Thursday, 14 August 2008


We conclude this weeks war films with a film that could easily also fall
into the genre of comedy. This film takes place during the Second World
War and infact the film was released in America in 1940, i.e. 5 years
before the end of the war.


Charles Chaplin

Chaplin got the idea when a friend, Alexander Korda, noted that
his screen persona and Adolf Hitler looked somewhat similar. Chaplin later
learned they were both born within a week of each other, were roughly the
same height and weight and both struggled in poverty until they reached
great success in their respective fields.

When Chaplin learned of Hitler's policies of racial oppression and nationalist
aggression, he used their similarities as an inspiration to attack Hitler on film.

When he first announced that he was going to make this film, the British
government - whose policy at the time was one of appeasement towards Nazi
Germany - announced that they would ban it. By the time of the film's
release, though, Britain was at war with Germany and in the midst of the
blitz, so the government's attitude towards the film had completely

When this film was released, Adolf Hitler banned it in Germany and in all
countries occupied by the Nazis. Curiosity eventually got the best of him
and he had a print brought in through Portugal. He screened it not once
but twice. Unfortunately, history did not record his reaction to the film.
When told of this, Charles Chaplin said, "I'd give anything to know what
he thought of it."

Released 13 years after the end of the silent era, this was Chaplin's first all-talking,
all-sound film.



Apologies for the delay in updating the blog. As of today, information about all the screenings have been posted.

Happy reading/watching!

Film Club


This week, it's War.


Gillo Pontecorvo
This film was commissioned by the Algerian government. It is based on the 1962 memoire novel
Souvenirs de la Bataille d'Alger, written by Saadi Yacef, one of the military chiefs of
National Liberation Front The film shows the Algerian revolution from both sides. The French
Foreign L has left
Vietnam in defeat and has to prove something. The Algerians are seeking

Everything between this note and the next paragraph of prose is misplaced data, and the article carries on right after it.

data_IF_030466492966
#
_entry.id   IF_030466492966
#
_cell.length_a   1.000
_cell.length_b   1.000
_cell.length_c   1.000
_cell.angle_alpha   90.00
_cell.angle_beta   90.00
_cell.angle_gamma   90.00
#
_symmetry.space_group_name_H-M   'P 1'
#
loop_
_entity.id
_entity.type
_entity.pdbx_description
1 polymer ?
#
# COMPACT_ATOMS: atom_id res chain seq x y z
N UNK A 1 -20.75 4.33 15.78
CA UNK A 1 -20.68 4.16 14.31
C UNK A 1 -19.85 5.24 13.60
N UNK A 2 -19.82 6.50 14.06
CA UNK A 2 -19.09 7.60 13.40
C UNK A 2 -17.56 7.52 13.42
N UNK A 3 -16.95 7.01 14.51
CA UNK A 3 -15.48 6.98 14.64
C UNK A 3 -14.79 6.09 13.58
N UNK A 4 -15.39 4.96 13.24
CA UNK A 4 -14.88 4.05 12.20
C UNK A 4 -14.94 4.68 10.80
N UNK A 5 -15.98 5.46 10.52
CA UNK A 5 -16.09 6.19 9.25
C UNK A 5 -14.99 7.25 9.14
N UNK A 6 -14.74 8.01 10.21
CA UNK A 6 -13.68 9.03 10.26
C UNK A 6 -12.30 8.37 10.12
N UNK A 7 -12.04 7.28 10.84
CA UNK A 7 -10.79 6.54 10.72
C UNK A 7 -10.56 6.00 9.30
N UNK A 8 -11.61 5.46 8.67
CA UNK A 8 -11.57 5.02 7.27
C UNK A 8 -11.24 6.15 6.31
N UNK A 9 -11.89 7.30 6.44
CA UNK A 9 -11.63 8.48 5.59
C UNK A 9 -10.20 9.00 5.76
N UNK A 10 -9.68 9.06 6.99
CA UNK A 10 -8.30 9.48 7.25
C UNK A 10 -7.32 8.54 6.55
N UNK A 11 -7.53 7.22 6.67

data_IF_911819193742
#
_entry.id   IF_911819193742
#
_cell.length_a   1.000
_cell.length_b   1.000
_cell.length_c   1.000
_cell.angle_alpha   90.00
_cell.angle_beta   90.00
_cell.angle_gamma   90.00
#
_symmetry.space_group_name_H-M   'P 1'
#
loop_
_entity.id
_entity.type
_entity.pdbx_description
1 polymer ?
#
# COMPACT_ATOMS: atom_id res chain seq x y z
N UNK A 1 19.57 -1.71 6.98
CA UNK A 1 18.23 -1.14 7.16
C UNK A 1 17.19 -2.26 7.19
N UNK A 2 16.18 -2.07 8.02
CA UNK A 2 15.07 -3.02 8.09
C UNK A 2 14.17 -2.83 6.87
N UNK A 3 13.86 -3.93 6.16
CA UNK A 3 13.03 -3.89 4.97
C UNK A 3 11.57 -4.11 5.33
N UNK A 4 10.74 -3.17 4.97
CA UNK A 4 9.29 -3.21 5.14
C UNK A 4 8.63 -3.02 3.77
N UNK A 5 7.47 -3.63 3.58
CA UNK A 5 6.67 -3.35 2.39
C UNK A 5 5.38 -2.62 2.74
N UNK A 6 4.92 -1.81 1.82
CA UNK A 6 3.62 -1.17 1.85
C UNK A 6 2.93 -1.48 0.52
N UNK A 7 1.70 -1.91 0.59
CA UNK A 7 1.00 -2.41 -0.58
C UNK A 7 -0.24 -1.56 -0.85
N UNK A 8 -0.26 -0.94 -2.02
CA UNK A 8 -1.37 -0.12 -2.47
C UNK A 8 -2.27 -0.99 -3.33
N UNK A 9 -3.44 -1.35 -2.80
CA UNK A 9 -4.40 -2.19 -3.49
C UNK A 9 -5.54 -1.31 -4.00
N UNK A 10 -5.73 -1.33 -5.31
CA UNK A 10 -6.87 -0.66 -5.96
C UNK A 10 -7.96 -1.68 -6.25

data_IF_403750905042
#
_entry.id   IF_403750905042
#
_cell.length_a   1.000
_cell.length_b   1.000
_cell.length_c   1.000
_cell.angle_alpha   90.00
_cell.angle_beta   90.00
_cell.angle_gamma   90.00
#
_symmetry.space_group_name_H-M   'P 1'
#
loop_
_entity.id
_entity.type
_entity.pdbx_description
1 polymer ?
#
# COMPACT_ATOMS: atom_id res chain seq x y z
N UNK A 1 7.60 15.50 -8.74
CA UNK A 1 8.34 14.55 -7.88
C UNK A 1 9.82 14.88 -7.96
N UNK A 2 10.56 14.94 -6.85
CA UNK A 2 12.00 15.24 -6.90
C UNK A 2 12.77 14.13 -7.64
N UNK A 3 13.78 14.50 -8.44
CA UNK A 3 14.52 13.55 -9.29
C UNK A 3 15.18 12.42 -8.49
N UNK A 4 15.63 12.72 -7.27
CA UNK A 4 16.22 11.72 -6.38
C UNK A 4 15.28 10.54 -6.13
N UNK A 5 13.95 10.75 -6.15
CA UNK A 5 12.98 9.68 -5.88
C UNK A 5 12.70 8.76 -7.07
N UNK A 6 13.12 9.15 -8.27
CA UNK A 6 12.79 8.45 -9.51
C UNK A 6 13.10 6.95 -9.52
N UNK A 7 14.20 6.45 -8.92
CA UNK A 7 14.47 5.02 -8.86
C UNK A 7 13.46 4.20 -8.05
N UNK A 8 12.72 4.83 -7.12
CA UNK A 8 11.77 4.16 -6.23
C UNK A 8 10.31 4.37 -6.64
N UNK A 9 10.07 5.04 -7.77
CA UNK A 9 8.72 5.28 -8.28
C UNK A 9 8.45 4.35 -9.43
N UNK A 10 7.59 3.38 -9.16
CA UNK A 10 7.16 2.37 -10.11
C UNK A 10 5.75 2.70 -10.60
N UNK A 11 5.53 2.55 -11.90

independence. The two clash. The torture used by the French is contrasted with the Algerian's
use of bombs in soda shops. A look at war as a nasty thing that harms and sullies everyone who
participates in it.
In 2003, the New York Times reported that the Pentagon screened this film for officers and civilian
experts who were discussing the challenges faced by the
US military forces in Iraq. The flier inviting
guests to the screening read: "How to win a battle against terrorism and lose the war of ideas".
This is the  only film in Oscar history to be a nominee in two separate non-consecutive years. It was
a foreign film nominee for 1966, and then a nominee for screenplay and direction for 1968.


This Italian film which was directed in 1952 by Vittorio De Sica is part of the Itallian Neo Realist
film movement.
Italian Neo Realism is a kind of film making that came up after World War II as studios
were unable to afford large production. Films directors used unprofessional actor and shot
people in real location to cut cost. They also dealt with stories about the difficult economical
and moral conditions of post-World War II Italy.

Vittorio De Sica

Umberto D is a beautiful yet sad film that follows an old retired civil servant who is desperately
trying to maintain a decent standard of living on a rapidly dwindling state pension. But he's up
against his tyrannical landlady, who keeps demanding rent that he can't pay (while renting his
room out to prostitutes during the day), and his only friends are the pregnant housemaid and his
little dog Flike.
It is interesting to know that the director chose to name the leadcharacter of this
film after his own father.

"The high quality of this motion picture, brought to eloquent life in a
country scarred by war, is proof to the world that the creative spirit can triumph over adversity."


The atomic bombings of Hiroshima and Nagasaki were nuclear attacks at the end of World War II against the Empire of Japan by the United States at the order of U.S. President Harry S. Truman on August 6 and 9, 1945. After six months of intense firebombing of 67 other Japanese cities, the nuclear weapon "Little Boy" was dropped on the city of Hiroshima on Monday, August 6, 1945, followed on August 9 by the detonation of the "Fat Man" nuclear bomb over Nagasaki. These are to date the only attacks with nuclear weapons in the history of warfare.

The bombs killed as many as 140,000 people in Hiroshima and 80,000 in Nagasaki by the end of 1945, roughly half on the days of the bombings. Since then, thousands more have died from injuries or illness attributed to exposure to radiation released by the bombs. In both cities, the overwhelming majority of the dead were civilians.